‘‘In what way can I help you?’’ I asked the principal of the school. His spontaneous response had nothing to do with himself. ‘‘Sir, I look after 300 blind girls,’’ he said. ‘‘But we are in quarters. What we need is a new building.’’ Mr Chandrababu Naidu promised the new building there and then, so powerful had been the effect that the children had made on everyone.
But the building can be the ordinary kind — one that you and I would find appropriate. Or it can be of the kind that was designed by my friend, the architect and writer, Gautam Bhatia. He was tasked to design the building for a school for blind children. The school was in three blocks with courtyards in each block. How could one enable a child to know the block in which he was at any moment? How could one guide him through the corridor from one block to the other? Gautam first used the railing along the walls: in one block he made it triangular; in the next he made it square; and in the third, circular. The child would just have to touch the railing, and he would know where he was. Next, he made the floor in each part of the corridor different. The child would just have to tap it with his stick, and he would know where he was. And in the three courtyards, Gautam put flowers and shrubs of different fragrances.
That sort of thoughtfulness can mark every structure we build. Members of the Rajya Sabha are given Rs 12 crores for financing development projects. I gave the entire amount to the IIT at Kanpur to enable them to set up a new school for bio-engineering and life-sciences. A world-class institution has been set up. Doctoral and Masters’ programmes commenced two-three years ago. The undergraduate programme begins this July. The school is housed in a world-class building that has a built-up area of 64,000 square feet. I had wanted that visiting the building itself should be an education. Therefore, I had requested the architects, the late Mr Kanvinde and his associates, to build in features that had struck me in the building of TERI, The Energy Research Institute, outside Delhi.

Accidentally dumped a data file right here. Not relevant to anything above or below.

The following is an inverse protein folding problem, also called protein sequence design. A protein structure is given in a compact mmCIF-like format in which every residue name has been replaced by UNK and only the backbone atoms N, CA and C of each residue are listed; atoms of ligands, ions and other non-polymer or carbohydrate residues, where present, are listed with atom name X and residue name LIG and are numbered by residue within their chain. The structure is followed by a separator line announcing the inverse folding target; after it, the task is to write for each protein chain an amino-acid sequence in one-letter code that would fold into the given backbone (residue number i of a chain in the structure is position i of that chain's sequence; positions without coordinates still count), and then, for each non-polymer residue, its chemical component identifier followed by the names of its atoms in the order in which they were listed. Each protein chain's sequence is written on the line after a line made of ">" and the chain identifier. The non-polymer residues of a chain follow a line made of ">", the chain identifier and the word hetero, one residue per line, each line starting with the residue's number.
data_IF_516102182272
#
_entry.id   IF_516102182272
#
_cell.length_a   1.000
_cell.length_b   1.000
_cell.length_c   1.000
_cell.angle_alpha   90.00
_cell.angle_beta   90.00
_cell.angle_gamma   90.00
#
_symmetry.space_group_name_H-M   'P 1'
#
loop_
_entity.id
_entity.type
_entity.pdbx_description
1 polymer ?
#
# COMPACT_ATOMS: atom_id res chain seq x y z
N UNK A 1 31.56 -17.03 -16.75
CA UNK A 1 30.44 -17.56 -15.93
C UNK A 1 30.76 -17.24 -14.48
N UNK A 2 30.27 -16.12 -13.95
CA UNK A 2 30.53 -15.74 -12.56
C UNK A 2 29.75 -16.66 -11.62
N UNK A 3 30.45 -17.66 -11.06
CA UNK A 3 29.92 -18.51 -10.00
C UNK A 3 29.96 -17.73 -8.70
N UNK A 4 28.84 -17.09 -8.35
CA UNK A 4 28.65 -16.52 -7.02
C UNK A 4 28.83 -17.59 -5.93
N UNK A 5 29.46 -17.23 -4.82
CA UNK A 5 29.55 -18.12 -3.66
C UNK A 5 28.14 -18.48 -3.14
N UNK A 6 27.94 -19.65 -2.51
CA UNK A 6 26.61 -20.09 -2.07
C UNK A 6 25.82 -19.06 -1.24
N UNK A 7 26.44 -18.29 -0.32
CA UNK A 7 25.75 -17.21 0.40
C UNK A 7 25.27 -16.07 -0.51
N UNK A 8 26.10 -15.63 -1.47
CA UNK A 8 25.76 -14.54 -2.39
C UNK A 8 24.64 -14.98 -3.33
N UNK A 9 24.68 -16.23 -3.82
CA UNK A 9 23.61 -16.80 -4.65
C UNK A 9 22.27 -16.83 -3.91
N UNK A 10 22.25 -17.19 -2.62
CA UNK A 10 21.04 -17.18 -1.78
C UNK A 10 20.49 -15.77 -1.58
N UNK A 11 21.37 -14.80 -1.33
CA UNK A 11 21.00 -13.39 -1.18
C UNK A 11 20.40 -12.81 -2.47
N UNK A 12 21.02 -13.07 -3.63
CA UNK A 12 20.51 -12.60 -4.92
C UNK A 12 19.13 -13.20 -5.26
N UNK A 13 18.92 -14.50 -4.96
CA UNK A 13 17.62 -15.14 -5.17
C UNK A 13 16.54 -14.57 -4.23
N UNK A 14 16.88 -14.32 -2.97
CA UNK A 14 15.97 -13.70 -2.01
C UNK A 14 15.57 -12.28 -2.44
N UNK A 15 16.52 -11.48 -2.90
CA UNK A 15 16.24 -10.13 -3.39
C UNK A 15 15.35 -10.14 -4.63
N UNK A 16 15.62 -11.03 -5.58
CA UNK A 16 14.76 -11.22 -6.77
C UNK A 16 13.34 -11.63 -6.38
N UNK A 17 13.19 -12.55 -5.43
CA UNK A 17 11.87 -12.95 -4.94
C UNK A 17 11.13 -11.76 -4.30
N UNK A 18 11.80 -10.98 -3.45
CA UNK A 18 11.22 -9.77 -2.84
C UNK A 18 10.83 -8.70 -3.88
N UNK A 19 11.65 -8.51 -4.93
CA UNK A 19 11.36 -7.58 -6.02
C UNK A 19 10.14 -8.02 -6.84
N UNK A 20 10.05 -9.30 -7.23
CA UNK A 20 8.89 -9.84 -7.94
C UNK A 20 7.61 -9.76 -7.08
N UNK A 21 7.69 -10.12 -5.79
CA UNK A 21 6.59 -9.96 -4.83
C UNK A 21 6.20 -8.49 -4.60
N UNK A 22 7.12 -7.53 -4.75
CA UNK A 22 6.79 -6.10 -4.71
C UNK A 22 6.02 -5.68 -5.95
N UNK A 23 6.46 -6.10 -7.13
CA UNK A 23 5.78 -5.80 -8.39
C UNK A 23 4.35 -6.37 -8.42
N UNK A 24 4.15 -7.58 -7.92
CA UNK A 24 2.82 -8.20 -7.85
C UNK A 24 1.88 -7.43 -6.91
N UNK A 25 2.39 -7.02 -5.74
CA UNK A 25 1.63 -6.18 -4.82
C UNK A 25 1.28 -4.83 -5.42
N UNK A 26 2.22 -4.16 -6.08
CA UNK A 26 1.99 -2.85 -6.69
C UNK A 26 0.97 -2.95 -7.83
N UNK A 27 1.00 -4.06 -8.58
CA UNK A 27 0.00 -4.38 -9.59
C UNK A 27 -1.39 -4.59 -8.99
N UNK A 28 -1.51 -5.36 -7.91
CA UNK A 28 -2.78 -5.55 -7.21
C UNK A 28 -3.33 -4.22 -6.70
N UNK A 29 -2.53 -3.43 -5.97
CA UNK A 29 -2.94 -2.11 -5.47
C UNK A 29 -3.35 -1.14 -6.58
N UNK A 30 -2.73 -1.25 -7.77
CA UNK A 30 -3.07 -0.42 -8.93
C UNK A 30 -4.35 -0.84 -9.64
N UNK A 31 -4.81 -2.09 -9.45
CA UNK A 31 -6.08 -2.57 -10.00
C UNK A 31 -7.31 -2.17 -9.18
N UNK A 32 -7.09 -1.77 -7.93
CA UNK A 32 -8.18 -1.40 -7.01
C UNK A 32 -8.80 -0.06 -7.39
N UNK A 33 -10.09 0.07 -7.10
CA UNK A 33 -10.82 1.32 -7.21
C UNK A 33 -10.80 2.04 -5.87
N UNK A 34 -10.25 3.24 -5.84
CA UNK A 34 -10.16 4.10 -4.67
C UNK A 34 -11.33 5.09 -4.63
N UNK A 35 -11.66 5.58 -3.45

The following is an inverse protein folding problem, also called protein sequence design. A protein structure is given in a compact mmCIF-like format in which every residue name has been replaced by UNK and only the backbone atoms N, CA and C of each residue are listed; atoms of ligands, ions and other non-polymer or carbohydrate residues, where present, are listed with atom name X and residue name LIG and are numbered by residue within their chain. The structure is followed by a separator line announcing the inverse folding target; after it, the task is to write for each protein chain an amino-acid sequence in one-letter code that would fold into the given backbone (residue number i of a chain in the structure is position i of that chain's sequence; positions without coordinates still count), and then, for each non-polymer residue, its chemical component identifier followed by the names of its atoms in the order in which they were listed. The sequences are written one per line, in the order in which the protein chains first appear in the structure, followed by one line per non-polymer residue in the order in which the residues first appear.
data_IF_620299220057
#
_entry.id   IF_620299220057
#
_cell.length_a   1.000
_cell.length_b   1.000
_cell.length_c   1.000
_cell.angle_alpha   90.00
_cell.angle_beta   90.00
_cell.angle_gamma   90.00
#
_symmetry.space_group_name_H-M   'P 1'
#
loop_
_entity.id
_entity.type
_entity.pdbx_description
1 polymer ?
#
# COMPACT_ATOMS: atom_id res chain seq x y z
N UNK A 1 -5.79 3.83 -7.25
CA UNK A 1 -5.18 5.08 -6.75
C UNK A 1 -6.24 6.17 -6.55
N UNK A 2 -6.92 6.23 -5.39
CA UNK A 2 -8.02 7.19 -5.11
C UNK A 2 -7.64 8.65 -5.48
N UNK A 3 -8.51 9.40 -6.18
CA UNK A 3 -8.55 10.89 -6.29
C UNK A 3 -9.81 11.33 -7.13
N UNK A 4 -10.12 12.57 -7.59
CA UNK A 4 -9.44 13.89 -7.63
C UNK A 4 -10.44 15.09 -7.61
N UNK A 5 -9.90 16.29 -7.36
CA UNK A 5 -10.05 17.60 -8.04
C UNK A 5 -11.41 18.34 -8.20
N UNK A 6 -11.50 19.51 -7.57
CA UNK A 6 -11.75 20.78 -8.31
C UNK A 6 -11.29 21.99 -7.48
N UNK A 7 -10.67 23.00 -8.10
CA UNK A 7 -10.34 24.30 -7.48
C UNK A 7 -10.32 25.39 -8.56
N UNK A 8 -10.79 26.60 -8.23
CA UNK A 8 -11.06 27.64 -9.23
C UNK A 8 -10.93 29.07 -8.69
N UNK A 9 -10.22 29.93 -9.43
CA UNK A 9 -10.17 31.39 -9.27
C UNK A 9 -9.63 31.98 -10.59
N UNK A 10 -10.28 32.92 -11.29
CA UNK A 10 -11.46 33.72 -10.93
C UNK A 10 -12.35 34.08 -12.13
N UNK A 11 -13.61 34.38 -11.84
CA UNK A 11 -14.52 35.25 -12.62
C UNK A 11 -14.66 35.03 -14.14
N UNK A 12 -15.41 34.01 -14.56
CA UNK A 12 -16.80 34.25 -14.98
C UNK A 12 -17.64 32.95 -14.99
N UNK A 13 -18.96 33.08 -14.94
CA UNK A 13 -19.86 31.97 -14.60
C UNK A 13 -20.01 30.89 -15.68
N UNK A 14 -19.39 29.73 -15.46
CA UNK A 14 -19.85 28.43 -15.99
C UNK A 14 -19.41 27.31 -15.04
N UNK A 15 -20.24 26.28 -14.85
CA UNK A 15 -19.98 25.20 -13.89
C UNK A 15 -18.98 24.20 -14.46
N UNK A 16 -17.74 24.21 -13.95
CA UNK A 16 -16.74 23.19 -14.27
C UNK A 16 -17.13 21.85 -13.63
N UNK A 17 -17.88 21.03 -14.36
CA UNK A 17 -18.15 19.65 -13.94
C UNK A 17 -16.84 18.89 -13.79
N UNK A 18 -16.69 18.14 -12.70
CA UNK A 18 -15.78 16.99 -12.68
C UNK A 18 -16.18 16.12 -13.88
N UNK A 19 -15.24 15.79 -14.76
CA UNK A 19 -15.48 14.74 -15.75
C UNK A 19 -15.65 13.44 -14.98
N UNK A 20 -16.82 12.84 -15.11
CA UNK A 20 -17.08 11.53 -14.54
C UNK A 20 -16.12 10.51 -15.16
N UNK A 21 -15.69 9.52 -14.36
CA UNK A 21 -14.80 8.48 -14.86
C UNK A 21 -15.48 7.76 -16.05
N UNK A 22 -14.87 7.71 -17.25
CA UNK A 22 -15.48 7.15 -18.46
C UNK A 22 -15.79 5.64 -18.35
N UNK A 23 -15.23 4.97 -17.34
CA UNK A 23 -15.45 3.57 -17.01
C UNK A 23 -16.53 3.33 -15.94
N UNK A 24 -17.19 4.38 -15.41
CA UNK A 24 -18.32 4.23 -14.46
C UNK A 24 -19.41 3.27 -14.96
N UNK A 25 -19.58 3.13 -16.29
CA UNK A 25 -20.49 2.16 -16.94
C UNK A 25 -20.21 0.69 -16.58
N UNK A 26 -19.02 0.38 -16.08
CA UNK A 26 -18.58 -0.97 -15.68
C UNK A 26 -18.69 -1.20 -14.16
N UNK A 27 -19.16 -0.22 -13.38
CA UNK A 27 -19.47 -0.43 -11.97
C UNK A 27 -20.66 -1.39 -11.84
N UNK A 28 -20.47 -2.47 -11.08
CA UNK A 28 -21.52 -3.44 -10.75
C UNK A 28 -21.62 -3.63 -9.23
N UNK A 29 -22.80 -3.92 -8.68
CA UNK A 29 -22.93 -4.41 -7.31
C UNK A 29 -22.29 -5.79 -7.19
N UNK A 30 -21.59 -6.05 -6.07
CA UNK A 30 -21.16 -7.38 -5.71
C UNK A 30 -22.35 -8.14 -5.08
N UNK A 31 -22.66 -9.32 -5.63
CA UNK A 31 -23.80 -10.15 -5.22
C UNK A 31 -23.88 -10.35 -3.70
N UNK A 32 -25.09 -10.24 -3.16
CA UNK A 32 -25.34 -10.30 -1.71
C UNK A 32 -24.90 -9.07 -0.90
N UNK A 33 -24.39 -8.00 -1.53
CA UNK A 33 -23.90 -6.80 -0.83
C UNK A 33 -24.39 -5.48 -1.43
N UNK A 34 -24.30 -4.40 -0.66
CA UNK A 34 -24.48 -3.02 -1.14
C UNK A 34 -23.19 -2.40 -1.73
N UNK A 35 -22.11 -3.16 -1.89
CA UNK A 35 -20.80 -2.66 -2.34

TERI taught us that 4 metres below the surface of the earth, the temperature is always around 24 degrees. Therefore, a tunnel has been built at that depth, and fans have been installed to pump air from the tunnel into the building. As a result, when in winter the temperature outside is 4 degrees, the temperature even in areas that are not air-conditioned — like the foyer and corridors — is a comfortable 24 degrees. In the summer, when the temperature outside is a scorching 45 degrees, the temperature inside is a cool 24 degrees. Just a tunnel and two fans. On the roof, the architects have put white tiles — from the ones that broke during construction or that could be purchased as malba. This simple device reflects back into the sky 85 per cent of the scorching sunlight. On the south side, they have planted deciduous trees — mulberry, champa — that will be full of leaves in summer to shield the building from sunlight, but will shed them in winter to let in sunlight. Solar panels have been installed, cavities have been built into the walls, and the roof has been filled with insulation material — and you don’t need expensive material for that, just hollow, inverted earthen pots will do. You could have a white removable cover that is stretched across the roof during the day, and rolled aside during the night.